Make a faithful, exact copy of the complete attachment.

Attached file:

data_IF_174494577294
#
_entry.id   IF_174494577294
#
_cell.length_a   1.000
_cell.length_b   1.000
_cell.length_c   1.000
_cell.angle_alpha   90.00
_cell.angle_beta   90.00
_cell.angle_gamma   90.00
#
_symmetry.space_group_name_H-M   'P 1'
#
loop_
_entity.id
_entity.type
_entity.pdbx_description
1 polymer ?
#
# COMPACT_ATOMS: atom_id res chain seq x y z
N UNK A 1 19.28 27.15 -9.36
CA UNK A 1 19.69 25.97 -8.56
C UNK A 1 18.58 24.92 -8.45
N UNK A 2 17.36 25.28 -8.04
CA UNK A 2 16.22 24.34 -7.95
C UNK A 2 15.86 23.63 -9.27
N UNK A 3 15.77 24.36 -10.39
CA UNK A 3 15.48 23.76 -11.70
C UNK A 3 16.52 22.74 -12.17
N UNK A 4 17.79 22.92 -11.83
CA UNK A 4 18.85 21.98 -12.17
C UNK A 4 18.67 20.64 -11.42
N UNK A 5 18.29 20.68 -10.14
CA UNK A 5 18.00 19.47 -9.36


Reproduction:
data_IF_174494577294
#
_entry.id   IF_174494577294
#
_cell.length_a   1.000
_cell.length_b   1.000
_cell.length_c   1.000
_cell.angle_alpha   90.00
_cell.angle_beta   90.00
_cell.angle_gamma   90.00
#
_symmetry.space_group_name_H-M   'P 1'
#
loop_
_entity.id
_entity.type
_entity.pdbx_description
1 polymer ?
#
# COMPACT_ATOMS: atom_id res chain seq x y z
N UNK A 1 19.28 27.15 -9.36
CA UNK A 1 19.69 25.97 -8.56
C UNK A 1 18.58 24.92 -8.45
N UNK A 2 17.36 25.28 -8.04
CA UNK A 2 16.22 24.34 -7.95
C UNK A 2 15.86 23.63 -9.27
N UNK A 3 15.77 24.36 -10.39
CA UNK A 3 15.48 23.76 -11.70
C UNK A 3 16.52 22.74 -12.17
N UNK A 4 17.79 22.92 -11.83
CA UNK A 4 18.85 21.98 -12.17
C UNK A 4 18.67 20.64 -11.42
N UNK A 5 18.29 20.68 -10.14
CA UNK A 5 18.00 19.47 -9.36